Two retail advocacy groups and a couple of powerful wholesaler networks in Florida are challenging a state law that allows brewers to operate as vendors, leaving many in the craft industry in fear that their businesses may be at risk.
For years, brewers in the state have been able to operate on-site tasting rooms outside of the framework of the traditional three-tier distribution system thanks to a tourism exemption, originally written to allow Anheuser-Busch to sell beer products at Busch Gardens, a theme park the company owned at the time. But now, retailers and distributors are questioning whether that carve-out should be universally applicable to all brewers.
Last week, the Florida Retail Federation filed a lawsuit against the Department of Business and Professional Regulation seeking clarification on how the state doles out licenses to brewers operating retail fronts. Separately, the Florida Independent Spirits Association filed a petition of its own with the same goal in mind. Co-signing the effort, the A-B affiliated Florida Beer Wholesalers Association and the MillerCoors aligned Beer Industry of Florida filed motions of their own in support of the retailers.
Mitch Rubin, executive director of the FBWA, told Brewbound that the clarification on the rule is necessary because the rule does not make clear whether every brewery in the state is allowed to hold a retailer license under the tourism exemption. Rubin and his allies contend that a brewery needs additional business components that boost tourism – like a Busch Gardens theme park, for instance – in order to qualify for the carve-out.
“The breweries have no other structure [supporting tourism],” said Rubin. “The division needs to write a rule that says – what are the other structures required in order to be granted the retail license?”
Samantha Padgett, general counsel for the FRF, reiterated that, saying that while some breweries, like Tampa’s relatively well-known Cigar City Brewing, could stand alone as tourist destinations, other, lesser known breweries, might not make that cut. Those breweries would need an additional component that boosts the state’s tourism industry overall to justify using the carve-out, she said.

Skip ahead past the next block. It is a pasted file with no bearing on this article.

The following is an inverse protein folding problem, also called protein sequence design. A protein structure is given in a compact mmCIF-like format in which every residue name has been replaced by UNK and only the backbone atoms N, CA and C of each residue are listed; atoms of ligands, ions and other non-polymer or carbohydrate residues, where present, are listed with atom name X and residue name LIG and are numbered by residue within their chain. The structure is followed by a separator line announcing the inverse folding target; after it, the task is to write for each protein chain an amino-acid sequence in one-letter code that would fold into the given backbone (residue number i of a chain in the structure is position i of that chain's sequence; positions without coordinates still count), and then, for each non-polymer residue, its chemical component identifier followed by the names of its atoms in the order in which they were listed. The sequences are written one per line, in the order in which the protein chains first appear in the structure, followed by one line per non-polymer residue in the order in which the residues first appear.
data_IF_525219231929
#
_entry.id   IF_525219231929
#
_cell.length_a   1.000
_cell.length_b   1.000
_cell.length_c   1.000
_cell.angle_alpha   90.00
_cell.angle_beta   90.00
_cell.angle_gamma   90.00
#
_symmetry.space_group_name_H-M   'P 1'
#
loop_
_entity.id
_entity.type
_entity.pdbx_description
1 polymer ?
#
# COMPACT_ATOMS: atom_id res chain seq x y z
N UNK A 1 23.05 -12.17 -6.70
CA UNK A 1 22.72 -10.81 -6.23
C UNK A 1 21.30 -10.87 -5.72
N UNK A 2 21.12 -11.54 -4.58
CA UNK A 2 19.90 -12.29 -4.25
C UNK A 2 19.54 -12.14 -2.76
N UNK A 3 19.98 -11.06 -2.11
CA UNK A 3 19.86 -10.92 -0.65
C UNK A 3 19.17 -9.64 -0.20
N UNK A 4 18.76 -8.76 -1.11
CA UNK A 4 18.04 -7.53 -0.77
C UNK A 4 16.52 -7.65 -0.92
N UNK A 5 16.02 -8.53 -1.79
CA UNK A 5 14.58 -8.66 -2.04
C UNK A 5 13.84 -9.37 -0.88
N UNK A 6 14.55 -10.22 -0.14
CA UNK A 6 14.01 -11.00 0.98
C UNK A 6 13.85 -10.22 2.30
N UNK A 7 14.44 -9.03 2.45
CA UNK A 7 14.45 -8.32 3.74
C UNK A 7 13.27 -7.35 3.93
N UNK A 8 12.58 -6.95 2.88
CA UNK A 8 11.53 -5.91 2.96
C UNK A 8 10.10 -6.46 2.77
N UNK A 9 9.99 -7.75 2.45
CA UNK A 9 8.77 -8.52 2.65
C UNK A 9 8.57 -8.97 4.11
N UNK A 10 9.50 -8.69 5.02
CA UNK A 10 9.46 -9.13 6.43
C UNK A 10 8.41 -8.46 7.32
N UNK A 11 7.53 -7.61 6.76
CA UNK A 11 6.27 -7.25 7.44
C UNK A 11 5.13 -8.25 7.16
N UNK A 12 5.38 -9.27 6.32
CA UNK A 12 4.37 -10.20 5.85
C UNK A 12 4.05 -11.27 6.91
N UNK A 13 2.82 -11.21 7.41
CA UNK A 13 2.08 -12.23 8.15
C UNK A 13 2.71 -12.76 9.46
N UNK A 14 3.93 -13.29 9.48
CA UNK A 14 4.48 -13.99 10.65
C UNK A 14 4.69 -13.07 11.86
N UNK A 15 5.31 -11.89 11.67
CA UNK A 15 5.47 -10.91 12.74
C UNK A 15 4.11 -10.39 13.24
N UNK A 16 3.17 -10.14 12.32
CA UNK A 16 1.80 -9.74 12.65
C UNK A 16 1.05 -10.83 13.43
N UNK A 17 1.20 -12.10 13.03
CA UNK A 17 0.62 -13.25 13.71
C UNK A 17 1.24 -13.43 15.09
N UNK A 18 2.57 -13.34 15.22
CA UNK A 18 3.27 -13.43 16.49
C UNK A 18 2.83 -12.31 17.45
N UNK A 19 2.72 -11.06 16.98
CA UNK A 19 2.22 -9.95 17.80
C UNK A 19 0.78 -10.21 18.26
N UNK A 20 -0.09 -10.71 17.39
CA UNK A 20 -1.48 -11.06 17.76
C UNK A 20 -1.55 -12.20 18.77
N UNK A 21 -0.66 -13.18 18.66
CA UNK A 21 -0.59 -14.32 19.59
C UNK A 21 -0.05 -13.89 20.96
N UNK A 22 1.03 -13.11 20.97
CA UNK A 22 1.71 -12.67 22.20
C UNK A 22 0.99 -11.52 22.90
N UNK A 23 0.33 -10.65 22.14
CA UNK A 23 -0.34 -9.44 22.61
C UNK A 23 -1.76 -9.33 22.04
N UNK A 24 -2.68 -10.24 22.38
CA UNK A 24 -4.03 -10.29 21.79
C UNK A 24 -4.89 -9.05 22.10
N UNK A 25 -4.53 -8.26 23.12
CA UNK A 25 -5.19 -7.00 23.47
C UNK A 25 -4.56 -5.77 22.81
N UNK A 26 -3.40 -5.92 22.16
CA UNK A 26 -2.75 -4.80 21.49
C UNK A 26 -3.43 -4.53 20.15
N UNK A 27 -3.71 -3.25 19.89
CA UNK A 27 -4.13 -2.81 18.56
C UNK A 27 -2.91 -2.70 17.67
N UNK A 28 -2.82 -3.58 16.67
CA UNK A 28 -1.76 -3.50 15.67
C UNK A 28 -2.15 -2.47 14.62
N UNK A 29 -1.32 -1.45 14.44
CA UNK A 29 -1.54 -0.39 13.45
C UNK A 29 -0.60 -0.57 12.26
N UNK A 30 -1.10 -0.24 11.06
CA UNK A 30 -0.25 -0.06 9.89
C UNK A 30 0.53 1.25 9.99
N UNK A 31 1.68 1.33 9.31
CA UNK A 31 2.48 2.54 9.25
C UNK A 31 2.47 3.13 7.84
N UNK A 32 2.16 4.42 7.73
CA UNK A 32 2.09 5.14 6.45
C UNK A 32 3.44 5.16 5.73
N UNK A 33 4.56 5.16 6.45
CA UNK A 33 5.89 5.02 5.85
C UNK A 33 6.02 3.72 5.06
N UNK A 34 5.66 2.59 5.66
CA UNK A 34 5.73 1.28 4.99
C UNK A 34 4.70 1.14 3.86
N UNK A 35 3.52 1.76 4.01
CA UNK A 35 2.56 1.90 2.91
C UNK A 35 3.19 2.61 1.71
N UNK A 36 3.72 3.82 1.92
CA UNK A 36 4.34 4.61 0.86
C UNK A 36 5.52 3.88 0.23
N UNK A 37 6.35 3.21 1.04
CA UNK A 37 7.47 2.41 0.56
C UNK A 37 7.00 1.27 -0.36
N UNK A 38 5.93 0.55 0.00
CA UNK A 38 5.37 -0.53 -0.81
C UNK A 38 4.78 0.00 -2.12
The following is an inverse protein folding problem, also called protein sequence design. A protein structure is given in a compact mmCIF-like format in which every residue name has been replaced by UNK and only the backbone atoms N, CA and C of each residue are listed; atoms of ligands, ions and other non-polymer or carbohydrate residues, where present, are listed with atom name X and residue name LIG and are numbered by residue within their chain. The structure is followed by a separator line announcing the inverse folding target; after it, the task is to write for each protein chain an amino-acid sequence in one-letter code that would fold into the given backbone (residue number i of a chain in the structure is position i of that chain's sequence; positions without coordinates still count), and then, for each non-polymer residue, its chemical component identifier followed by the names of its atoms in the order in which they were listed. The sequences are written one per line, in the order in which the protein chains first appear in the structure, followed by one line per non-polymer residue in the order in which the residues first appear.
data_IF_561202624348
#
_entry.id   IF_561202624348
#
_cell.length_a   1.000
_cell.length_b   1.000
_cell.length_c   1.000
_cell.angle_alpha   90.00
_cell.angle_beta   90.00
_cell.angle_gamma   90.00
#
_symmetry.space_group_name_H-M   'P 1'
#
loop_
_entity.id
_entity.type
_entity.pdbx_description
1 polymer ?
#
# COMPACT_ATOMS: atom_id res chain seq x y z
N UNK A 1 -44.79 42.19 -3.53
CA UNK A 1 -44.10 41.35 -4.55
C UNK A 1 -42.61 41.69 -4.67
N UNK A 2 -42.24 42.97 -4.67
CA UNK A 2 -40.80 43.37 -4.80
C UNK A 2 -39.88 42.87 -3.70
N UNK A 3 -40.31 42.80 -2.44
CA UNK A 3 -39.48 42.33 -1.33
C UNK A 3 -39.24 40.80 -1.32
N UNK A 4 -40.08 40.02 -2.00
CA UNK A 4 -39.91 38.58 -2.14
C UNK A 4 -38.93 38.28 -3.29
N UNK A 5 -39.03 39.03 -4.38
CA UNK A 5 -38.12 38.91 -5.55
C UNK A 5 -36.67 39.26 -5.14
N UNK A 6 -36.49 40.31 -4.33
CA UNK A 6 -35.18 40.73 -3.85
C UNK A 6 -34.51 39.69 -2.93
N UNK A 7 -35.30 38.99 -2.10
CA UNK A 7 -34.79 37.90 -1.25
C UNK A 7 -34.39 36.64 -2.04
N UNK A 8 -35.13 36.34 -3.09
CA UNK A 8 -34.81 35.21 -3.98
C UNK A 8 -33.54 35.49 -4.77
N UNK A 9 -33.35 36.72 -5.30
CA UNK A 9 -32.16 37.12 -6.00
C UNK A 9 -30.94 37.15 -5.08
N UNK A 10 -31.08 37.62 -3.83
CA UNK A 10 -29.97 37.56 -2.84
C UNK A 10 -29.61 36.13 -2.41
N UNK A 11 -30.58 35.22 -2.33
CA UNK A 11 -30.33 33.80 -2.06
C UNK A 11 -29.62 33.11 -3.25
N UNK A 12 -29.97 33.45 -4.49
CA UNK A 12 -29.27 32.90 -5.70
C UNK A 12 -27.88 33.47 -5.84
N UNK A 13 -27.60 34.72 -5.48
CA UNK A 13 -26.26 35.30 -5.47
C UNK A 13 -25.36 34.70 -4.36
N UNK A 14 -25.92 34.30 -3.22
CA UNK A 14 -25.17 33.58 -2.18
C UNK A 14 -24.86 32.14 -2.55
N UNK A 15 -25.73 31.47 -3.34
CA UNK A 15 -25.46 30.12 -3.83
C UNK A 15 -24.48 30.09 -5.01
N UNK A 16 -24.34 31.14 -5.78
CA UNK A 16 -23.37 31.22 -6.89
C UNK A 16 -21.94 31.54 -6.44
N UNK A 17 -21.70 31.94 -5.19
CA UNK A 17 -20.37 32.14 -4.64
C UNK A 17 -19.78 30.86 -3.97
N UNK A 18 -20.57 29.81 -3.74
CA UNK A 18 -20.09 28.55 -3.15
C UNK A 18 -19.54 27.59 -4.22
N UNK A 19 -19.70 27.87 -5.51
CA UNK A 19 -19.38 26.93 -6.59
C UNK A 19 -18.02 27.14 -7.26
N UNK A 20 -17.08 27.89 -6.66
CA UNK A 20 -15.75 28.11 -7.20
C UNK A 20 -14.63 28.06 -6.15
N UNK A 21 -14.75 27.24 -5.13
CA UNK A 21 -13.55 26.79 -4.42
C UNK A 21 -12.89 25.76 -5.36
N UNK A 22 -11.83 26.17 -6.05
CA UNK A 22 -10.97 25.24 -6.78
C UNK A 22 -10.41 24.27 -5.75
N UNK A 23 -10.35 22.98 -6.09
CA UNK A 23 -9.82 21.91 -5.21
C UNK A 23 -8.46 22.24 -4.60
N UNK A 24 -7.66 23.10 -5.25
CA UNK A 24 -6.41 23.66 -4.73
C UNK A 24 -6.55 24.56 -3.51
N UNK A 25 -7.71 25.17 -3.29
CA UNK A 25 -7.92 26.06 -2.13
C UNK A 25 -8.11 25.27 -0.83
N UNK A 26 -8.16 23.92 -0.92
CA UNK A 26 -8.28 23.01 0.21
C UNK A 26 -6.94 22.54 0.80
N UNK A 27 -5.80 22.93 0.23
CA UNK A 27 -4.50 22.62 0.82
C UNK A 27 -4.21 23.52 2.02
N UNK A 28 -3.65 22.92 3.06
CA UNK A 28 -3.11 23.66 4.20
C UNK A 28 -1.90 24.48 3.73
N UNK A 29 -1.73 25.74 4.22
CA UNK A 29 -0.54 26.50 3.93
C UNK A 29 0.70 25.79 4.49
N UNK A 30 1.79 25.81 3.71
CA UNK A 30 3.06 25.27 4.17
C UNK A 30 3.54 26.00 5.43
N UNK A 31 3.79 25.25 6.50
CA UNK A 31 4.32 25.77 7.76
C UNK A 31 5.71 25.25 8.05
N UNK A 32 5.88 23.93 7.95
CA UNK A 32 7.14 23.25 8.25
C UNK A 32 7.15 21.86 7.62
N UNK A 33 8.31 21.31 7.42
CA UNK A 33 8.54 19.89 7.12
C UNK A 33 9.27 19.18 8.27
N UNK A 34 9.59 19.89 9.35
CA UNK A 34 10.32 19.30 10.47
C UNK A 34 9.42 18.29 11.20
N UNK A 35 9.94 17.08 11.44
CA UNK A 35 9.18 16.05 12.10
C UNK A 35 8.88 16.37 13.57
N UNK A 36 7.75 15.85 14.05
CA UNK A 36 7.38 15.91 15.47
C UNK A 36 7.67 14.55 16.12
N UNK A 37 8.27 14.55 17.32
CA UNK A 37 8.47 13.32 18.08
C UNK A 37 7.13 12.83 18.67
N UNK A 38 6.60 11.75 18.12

The groups are calling for the state to cease issuing new retail licenses to breweries until the matter is resolved — though they say they don’t wish to halt operations at pre-existing tasting rooms.
But some brewers aren’t buying the retailers’ interpretation, and say they believe it’s an effort to create additional roadblocks for brewers and could stifle growth.
“There’s a chance a judge could absolutely determine that breweries are not operating within the letter of the law. The way our attorneys are [explaining it], it absolutely could shut down an existing brewery,” said Joey Redner, founder of Cigar City. “If that gets into a judge’s hands and he interprets it, how we feel would be incorrectly, he would be able to shut down not just future tasting rooms but already operating tasting rooms.”
Those behind the move to further examine the law, however, insist that is not their intent. Padgett said it’s important for the rules to be clear when dealing with an industry as highly regulated as beer.
“I don’t think it’s ever our intent to stifle market growth or economic growth in the state of Florida,” she said.
Rubin said he supports the ability for breweries of all size to operating tasting rooms, calling it a pro-brewery stance that falls in line with his organization’s recent public endorsement of growler reform.
Redner, however, still sees the latest lobbying effort a bit differently.
“I think it’s a serious issue for the continued growth of other breweries,” he added, noting that Cigar City’s own tasting room has “really been the incubator that has allowed us to grow. Taking that off would curtail our growth potential.”